If your clone did what you did for a living, you would know everything about his or her finances. Again, a mixed proposition depending on your level of responsibility. In a couple, there's often the conservative, grounded one who can actually save money, and the throw-caution-to-the-wind one who loves impulse buying. The two balance each out--the wild one is a little less wild, and the conservative occasionally takes the credit card out of his or her ass and learns to live a little. If you are already good at managing your money and occasionally treating yourself already, you should have no problem being financially compatible with your gay clone (did I really just write that? Man, this is fucked up). On the other hand, if you're one of the more extreme cases, two wild children are going to wind up massively in debt. Two tight-fists are going to grow up rich, but so bitter that watching a Disney flick would send them into diabetic shock.


There are more factor to consider in this whole dating yourself thing, but I think I can sum my feelings up best with this, one of the most important, useful, and life-saving things a loved one ever said to me. What was it? "I love you"? "You're special to me"? No.

It was "That's a stupid idea."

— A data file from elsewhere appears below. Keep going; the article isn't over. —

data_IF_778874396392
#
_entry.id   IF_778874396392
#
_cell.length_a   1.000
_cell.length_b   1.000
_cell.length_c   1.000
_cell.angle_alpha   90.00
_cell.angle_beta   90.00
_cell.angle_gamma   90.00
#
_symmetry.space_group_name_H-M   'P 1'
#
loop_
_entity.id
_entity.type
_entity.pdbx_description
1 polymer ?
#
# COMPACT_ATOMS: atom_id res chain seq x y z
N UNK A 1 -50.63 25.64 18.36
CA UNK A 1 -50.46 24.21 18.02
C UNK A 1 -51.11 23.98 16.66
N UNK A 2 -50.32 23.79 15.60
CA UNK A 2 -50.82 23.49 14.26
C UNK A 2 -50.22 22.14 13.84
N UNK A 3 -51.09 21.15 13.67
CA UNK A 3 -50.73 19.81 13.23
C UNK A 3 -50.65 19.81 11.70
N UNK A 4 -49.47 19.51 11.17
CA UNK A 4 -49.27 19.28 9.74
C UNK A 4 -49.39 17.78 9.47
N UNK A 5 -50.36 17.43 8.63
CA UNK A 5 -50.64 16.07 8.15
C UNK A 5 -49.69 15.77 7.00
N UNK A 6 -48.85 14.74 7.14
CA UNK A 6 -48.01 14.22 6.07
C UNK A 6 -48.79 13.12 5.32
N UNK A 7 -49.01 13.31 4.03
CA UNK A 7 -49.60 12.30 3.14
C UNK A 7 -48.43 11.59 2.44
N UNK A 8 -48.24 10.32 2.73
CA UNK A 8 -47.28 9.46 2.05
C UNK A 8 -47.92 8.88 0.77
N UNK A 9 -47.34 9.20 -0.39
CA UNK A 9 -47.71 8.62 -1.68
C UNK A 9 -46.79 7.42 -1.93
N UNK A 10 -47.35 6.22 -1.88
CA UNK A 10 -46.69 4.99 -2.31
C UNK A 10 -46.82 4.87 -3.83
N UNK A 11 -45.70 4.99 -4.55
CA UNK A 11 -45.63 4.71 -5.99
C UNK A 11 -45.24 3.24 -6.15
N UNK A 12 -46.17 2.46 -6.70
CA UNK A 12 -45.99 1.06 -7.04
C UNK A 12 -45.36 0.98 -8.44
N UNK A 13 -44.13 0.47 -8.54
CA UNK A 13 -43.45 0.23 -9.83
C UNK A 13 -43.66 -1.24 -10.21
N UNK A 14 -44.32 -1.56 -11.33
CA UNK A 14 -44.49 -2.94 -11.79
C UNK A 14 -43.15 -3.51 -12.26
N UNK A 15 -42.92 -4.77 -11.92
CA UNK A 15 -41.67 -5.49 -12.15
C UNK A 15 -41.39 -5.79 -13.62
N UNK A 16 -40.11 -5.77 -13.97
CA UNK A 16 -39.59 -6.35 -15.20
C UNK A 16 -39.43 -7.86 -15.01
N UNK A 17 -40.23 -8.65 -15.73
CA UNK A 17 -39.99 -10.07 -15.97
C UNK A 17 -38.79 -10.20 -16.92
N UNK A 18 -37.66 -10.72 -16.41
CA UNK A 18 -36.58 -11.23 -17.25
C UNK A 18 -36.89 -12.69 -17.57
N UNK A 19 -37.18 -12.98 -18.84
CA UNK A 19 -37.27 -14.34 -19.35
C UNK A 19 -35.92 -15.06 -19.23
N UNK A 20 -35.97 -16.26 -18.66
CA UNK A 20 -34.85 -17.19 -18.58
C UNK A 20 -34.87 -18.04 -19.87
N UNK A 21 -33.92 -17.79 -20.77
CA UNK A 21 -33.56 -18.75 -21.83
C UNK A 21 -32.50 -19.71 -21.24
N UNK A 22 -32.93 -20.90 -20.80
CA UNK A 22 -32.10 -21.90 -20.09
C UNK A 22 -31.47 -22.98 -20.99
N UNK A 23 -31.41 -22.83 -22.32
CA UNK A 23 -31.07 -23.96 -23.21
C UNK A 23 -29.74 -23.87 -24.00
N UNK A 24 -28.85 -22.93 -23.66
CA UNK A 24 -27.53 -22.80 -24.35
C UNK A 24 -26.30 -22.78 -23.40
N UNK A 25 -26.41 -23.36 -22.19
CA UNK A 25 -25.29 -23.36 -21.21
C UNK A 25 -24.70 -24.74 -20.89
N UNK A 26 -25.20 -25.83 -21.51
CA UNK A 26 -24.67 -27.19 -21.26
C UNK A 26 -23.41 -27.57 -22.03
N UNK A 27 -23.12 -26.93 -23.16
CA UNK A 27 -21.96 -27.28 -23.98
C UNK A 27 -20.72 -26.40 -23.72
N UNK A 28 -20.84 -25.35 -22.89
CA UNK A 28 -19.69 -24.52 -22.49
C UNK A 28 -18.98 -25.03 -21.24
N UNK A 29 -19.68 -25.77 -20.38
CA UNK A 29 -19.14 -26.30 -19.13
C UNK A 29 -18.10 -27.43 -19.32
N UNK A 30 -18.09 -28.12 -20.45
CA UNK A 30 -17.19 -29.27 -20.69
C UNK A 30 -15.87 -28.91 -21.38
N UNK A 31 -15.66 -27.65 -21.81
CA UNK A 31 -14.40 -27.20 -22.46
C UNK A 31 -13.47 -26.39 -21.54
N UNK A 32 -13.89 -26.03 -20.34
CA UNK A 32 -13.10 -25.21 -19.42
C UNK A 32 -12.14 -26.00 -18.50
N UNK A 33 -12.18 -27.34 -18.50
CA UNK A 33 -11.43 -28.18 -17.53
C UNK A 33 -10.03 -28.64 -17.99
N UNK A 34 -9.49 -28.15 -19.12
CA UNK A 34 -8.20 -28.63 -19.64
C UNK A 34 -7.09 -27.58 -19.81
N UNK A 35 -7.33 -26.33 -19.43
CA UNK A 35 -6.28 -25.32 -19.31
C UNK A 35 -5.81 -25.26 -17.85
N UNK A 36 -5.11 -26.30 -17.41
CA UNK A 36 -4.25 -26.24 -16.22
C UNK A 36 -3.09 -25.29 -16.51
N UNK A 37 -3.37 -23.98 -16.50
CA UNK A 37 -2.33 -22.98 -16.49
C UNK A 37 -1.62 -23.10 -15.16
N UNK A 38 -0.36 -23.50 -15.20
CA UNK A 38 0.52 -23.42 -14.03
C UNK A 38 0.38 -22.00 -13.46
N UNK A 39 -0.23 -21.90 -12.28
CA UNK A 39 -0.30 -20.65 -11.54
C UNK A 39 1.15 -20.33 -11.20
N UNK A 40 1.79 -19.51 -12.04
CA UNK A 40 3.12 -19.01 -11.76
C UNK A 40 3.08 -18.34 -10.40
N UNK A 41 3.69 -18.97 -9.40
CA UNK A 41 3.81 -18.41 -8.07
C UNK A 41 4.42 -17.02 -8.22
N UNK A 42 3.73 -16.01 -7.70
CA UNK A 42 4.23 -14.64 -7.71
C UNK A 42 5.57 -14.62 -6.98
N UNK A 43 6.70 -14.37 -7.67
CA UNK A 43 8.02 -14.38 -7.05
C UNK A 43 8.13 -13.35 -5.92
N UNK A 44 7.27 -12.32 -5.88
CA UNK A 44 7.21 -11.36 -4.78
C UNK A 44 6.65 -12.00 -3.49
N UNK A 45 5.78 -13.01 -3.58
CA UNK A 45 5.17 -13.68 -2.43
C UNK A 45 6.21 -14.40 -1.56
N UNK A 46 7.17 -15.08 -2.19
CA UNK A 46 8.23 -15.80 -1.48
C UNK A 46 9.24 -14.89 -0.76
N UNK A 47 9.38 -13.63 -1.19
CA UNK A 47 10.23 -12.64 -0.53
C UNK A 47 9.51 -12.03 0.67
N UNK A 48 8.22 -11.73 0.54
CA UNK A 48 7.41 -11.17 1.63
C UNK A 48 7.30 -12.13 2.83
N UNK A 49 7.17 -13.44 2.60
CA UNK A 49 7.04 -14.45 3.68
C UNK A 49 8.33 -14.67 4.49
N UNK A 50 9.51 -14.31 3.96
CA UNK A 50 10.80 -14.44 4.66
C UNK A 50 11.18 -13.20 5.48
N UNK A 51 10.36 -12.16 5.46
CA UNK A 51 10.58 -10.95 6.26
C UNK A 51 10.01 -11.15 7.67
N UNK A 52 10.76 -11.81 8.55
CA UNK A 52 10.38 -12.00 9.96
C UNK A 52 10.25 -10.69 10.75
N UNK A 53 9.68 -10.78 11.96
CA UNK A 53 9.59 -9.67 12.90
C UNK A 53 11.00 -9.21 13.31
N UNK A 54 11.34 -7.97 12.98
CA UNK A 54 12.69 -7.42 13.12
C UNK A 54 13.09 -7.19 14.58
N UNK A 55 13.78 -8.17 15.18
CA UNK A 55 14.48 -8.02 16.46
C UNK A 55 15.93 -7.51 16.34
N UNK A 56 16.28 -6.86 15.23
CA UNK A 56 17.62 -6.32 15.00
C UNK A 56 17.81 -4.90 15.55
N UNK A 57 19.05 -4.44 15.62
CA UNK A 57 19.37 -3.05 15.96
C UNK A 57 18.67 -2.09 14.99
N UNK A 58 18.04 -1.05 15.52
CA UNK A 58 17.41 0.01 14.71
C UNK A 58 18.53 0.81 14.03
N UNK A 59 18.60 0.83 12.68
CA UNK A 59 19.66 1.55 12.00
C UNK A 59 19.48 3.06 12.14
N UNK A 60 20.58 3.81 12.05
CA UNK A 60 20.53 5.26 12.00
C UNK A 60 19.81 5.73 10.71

I'm serious. "I love you" and "You're special to me" are very important things to say, stuff most people can't live without. But my love, listening to one of my zany schemes, said to me "That's a stupid idea," or words very much like this, and as I result, I took my head out of my ass and realized "My God, she's right." Although it hurt to hear her say it, in the long run, she saved me far greater pain.

If I had been dating myself, I just would have received encouragement, and gone ahead and done the stupid thing.

Really, that's the bottom line. We seek out the company of others because we get lonely. There is nothing wrong with being alone with your thoughts, in fact, sometimes it's vital. But in the end we go looking for the companionship because the ultimate loneliness would be to spend your days with only your thoughts. We find partners who often have attributes we lack, and we seek to emulate what we see in them. They in turn try to add the foreign elements of our personalities to their own. In so doing, we become two new people. The differences are still there, and that's good because differences bring balance. And it means our loved ones are not afraid to try to save us from ourselves.

That's one of the reasons breaking up is such a painful thing. You're not just losing your lover, it seems like you're losing a part of you. When I found out I was single again, I moved into my own room after years of cohabitation. Suddenly I was in my room again, a place I hadn't been for a long time--I had lived in her's and mine, if that can be clear. Surrounded by things that were only me, I realized I was the person I was five years ago again. I didn't want to be that person again. It was like taking a step down on the evolutionary ladder.

You needn't lose the things that you learned from an ex-lover, but initially it seems like you might without them there to remind you. The trick is to hang on to what you've learned, and try again. Evolve again.

Dating yourself, you would not bring in new experiences, new ideas, new emotions. You would not evolve. You would not grow.

And that's why I would not date myself if I were gay.